When the time came to say goodbye to my family and England, it finally hit me. It was really happening. It wasn’t a dream, it was real life. I hadn’t quite realised that the physical part of moving abroad was only half of the journey. The actual sticking it out and making it work was going to be the even harder part.
As the EasyJet plane took off for Pisa I looked down at the country I had spent most of my childhood in, at the green fields and countryside below and the life that had been comfortable but had stifled me for so many years and I felt a strange mix of excitement and fear. Could I really do this? I had enough money to last me a few months, a part-time job doing social media, a business idea and my six-year-old son to support. Yes, I had brought Enzo up by myself for all these years but I had always known I had my family to help me if I needed it. Now I really would be alone; a single mother stepping into the unknown.
I spent the first week in Florence in a state of fight or flight panic, the city seemed so different than when I was there before. Everything seemed busier, I went out in the early evening and the streets were filled with Italians in passegiata, people laughing and jostling past – a stark contrast to the sleepy seaside town I had lived in in England since my son was born. I had the first week to myself to get acquainted with my new job and to find a home before my mother flew out with Enzo, spending a few days with us before returning to England.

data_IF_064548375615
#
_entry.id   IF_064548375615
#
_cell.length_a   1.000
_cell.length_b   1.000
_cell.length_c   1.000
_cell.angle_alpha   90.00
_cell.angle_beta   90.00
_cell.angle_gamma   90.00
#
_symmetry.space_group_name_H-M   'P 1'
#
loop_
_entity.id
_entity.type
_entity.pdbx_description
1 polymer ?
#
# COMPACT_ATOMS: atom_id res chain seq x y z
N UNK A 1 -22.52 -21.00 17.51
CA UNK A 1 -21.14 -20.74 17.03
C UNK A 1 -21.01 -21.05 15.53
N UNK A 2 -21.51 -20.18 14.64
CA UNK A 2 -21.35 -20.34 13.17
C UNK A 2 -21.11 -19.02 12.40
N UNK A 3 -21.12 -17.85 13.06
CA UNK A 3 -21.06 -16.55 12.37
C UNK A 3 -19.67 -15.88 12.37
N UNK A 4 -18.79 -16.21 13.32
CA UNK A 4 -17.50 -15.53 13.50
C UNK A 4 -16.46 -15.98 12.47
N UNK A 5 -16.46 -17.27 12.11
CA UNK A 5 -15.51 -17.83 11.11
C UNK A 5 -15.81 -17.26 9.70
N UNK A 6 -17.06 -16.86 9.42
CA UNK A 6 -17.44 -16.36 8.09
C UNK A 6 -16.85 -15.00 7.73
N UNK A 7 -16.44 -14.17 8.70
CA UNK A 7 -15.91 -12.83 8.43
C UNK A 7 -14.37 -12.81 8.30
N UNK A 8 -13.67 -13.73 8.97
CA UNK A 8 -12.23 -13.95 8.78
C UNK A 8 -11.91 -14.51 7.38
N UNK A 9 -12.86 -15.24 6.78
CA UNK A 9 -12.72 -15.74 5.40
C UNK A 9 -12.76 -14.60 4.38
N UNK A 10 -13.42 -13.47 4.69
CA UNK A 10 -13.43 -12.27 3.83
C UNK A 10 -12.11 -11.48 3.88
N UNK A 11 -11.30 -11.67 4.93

I felt exposed and bare without Enzo by my side for the first time in so long like a woman feels without her handbag but magnetised by a thousand. I missed him like a limb. I started to panic and wonder what I had done, why had I come here. Was it for a dream, for the romanticism of living in Italy? I loved this country – it inspired me. It was one of the few places I have ever been that I felt I could call home one day but now here I was, craving to be back in my little house in England, being able to pop round to my mum, being able to communicate with anyone I wanted to without first having to plan what I was going to say. Yes, I had been bored in England, I hadn’t been challenged but maybe the challenge was overrated?